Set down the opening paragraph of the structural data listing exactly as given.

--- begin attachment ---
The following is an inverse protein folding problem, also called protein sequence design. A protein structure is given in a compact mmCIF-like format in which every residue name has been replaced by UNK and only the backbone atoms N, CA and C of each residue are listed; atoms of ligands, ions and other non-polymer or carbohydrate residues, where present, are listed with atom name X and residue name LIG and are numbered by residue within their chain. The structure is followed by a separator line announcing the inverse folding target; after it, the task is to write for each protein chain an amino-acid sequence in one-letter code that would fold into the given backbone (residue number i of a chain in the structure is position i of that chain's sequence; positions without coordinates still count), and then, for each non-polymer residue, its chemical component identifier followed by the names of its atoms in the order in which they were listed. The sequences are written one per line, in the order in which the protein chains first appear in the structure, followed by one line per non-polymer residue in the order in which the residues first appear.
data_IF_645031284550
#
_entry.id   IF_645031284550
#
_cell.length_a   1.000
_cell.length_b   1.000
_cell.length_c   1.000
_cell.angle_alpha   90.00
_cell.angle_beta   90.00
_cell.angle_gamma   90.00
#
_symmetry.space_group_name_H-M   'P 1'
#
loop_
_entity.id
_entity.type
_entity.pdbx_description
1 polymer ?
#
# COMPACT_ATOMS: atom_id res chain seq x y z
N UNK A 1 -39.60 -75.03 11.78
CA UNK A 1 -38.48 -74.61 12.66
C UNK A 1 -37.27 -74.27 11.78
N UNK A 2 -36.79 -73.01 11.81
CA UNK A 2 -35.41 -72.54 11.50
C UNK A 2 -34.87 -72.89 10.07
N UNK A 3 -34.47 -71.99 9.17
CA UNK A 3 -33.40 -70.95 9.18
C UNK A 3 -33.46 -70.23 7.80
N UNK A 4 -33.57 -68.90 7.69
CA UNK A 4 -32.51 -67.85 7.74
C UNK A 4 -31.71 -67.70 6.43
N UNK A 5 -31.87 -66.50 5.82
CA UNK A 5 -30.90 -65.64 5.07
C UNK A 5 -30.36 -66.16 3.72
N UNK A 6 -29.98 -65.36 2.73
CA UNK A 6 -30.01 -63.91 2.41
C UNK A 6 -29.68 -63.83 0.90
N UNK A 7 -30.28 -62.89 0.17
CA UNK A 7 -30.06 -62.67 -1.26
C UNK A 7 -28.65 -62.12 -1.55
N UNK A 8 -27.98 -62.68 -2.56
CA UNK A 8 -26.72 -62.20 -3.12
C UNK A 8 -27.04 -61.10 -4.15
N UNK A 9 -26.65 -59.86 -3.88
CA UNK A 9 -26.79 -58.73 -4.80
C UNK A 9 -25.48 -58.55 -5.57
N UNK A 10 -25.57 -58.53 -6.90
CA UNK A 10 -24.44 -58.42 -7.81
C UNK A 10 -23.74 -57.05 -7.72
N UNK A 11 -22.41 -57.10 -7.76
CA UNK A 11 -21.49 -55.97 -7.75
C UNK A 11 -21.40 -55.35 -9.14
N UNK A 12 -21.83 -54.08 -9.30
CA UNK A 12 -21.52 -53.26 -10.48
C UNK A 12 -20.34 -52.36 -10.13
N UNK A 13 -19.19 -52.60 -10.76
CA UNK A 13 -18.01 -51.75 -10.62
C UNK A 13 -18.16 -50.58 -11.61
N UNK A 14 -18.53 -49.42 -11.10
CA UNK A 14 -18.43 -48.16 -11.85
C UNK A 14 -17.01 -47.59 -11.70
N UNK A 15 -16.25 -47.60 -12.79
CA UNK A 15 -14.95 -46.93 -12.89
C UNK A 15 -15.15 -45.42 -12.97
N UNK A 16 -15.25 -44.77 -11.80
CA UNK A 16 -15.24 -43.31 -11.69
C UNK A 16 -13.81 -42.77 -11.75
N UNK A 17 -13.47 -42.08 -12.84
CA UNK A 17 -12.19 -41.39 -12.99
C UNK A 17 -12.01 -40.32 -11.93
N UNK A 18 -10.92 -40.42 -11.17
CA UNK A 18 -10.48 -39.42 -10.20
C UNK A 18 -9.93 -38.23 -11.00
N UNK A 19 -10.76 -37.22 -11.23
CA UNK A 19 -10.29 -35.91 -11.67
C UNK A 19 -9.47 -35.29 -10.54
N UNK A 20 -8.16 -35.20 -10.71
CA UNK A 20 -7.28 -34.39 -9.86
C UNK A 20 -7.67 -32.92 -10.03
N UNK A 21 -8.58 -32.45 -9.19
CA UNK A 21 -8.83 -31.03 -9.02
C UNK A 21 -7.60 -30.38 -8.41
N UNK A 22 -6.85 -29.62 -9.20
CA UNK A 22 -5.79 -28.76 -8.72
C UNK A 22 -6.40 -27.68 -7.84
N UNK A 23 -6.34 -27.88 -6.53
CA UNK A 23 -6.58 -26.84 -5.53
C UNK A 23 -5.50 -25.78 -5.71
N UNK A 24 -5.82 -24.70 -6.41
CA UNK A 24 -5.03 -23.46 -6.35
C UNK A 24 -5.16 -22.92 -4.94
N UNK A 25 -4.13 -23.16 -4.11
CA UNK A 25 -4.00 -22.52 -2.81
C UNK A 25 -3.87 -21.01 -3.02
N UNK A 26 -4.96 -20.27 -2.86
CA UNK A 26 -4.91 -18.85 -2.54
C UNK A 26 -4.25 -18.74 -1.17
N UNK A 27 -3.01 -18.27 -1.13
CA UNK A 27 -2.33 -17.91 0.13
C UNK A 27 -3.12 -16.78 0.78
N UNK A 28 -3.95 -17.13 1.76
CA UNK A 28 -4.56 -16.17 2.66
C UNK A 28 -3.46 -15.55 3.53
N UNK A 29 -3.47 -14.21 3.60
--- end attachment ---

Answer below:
The following is an inverse protein folding problem, also called protein sequence design. A protein structure is given in a compact mmCIF-like format in which every residue name has been replaced by UNK and only the backbone atoms N, CA and C of each residue are listed; atoms of ligands, ions and other non-polymer or carbohydrate residues, where present, are listed with atom name X and residue name LIG and are numbered by residue within their chain. The structure is followed by a separator line announcing the inverse folding target; after it, the task is to write for each protein chain an amino-acid sequence in one-letter code that would fold into the given backbone (residue number i of a chain in the structure is position i of that chain's sequence; positions without coordinates still count), and then, for each non-polymer residue, its chemical component identifier followed by the names of its atoms in the order in which they were listed. The sequences are written one per line, in the order in which the protein chains first appear in the structure, followed by one line per non-polymer residue in the order in which the residues first appear.